1. Diet
  2. Footwear
  3. Bedding
  4. Possessions

Now each of these topics actually corresponds to a book, or several, that I’ reading. So I’ll expound.

1.  Diet.

I’ve stumbled upon the Paleolithic Diet (The Paleo Diet, The Primal Blueprint, The Atkins Diet?).  The basic philosophy of this diet is as follows:  If human beings evolved to live on hunted game and gathered fruits/veg, and then thived for around 2 million years, then that is the diet under which the human being will perform optimally. Flipped around, the agricultural revolution and all of its spawn (seed-eating, grain-eating, sugar-eating) are the cause of many of modern mans ailments.  But wait! You say.  Wasn’t the agricultural revolution an improvement?  Didn’t it free us from the burden of hunting and gathering?  Well… yes… but it probably is what gave rise to diabetes,heart disease,obesity, 80 work weeks on a farm and 40 work weeks in a grey cubicle.  Sounds like out of the frying pan and into the fire to me.  Or maybe more-so out of the garden of Eden and into the fields to toil and sweat and die of a heart attack.

2. Footwear?

Yes.  Footwear.  Came across this when I thought I should buy new running shoes… thought about Nike Frees, and then ran across a Tim Ferris review of the Vibram FiveFingers.  Bought a pair immediately.  Again, the premise, if human beings evolved to walk on their two bare feet, and then thrived for 2 million years (without plantar fasciitis or heel spurs), then might the modern running shoe be the cause (not the solution) to our modern running injuries?  Then I read Born to Run and was blown away.  Yes… yes it appears that you come out of the womb with the most high tech running suspension system ever created.

3. Bedding

Actually, i haven’t found more than a sentence or two on the whole internet (yes… the whole googlenet, and i fancy myself a pretty quick on the draw googler) regarding simple bedding. [*Update 🙂  Found this link from MDA] But this is more of a personal experiment, taking the less is more idea and trying to apply to other places.  And actually, I’ve had this knot in my back that recurrs whenever I become active over the last 5 years… and after 1 month of sleeping on a futon on the floor, its gone!  Could be a result of diet + exercise change, but who knows!  Anyways, my hypothesis in this area is the same as the others,  if people slept on minimal bedding for two million years… yeah you get the point.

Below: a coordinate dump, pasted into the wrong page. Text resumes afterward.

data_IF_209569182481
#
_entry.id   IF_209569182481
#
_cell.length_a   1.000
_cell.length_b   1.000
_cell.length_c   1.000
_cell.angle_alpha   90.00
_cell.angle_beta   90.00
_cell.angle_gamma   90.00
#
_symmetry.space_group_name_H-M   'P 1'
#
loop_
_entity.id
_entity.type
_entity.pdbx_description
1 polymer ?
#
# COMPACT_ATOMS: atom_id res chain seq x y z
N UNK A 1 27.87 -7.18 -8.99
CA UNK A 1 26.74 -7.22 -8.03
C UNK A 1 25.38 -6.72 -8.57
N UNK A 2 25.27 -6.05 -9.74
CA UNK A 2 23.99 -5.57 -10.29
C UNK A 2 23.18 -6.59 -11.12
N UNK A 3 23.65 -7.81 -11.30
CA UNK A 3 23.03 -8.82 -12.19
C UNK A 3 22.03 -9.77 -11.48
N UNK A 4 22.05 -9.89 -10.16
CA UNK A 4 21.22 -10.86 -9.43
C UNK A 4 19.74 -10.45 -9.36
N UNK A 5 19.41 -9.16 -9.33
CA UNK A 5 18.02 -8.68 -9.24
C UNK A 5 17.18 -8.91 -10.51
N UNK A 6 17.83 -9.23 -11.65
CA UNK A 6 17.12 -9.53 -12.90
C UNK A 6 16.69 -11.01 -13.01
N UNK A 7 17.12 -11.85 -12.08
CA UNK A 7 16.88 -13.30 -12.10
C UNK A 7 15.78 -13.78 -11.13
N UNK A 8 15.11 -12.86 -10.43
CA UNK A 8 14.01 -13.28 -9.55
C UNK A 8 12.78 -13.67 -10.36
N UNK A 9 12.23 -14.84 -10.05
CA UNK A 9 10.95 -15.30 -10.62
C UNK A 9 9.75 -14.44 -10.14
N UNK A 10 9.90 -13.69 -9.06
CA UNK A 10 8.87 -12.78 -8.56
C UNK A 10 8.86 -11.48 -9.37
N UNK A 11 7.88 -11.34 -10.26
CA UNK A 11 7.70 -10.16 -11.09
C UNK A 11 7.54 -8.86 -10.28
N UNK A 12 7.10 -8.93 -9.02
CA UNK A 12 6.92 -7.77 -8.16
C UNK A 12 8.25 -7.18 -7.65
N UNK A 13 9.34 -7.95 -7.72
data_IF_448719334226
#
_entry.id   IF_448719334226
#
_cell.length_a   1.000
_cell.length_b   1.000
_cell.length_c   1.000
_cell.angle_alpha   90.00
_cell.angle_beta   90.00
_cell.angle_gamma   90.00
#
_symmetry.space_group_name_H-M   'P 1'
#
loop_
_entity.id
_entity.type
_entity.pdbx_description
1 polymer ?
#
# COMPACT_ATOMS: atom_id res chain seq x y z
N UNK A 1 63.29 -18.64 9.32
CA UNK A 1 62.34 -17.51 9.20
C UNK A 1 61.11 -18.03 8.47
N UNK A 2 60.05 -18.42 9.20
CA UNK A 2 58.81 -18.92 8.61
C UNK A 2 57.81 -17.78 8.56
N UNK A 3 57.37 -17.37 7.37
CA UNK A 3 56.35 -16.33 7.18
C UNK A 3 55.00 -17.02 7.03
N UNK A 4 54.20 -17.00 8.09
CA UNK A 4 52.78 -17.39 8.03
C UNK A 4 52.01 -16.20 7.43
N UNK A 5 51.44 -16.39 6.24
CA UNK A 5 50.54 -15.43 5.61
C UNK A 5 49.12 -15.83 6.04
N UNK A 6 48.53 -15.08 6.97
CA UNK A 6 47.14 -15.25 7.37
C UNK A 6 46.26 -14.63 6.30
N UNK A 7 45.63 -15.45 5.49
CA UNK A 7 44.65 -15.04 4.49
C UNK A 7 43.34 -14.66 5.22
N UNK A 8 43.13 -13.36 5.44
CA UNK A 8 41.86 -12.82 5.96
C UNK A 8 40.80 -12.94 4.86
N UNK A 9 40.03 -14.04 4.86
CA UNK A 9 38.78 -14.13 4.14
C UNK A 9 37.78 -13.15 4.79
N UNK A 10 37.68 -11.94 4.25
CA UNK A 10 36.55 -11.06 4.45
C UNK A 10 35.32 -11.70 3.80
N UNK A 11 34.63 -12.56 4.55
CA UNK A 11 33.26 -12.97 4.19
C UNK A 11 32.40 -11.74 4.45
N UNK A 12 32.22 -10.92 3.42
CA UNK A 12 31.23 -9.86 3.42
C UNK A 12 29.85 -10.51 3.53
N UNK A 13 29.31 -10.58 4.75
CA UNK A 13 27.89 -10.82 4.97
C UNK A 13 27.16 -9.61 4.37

4.  Possessions.

I just cracked open Walden the other day, and I wager to think that it would have been fascinating to discuss a Paleo diet and barefoot running with him.  The man is dead on.  I’m not very far into this book, but already he is comparing the “modern” man of his time to the “savages” he actually had the great pleasure of being able to interact with and observe (at the very least through second person). So far he has spoken to the issues of clothing and housing and how modern man has become a slave to those things which in reality are supposed to liberate him.  “But lo! Men have become the tools of their tools.”  So again I wonder… if man lived and thrived for 2 million years with minimal clothing/possessions (no tvs,bikes,football,sports cars,books)/lodging, did we perhaps take a wrong turn somewhere.  Is it possible that like the carbs, and like the shoes, many/all of the other experiments on improving the human “condition” are also failing/failed?

So thats the question to ponder now.  What other things in my life are  just like the carbs and the shoes in that CV (conventional wisdom) has told me I cannot live without, but reality has demonstrated that not only can I live without, but I can live better without?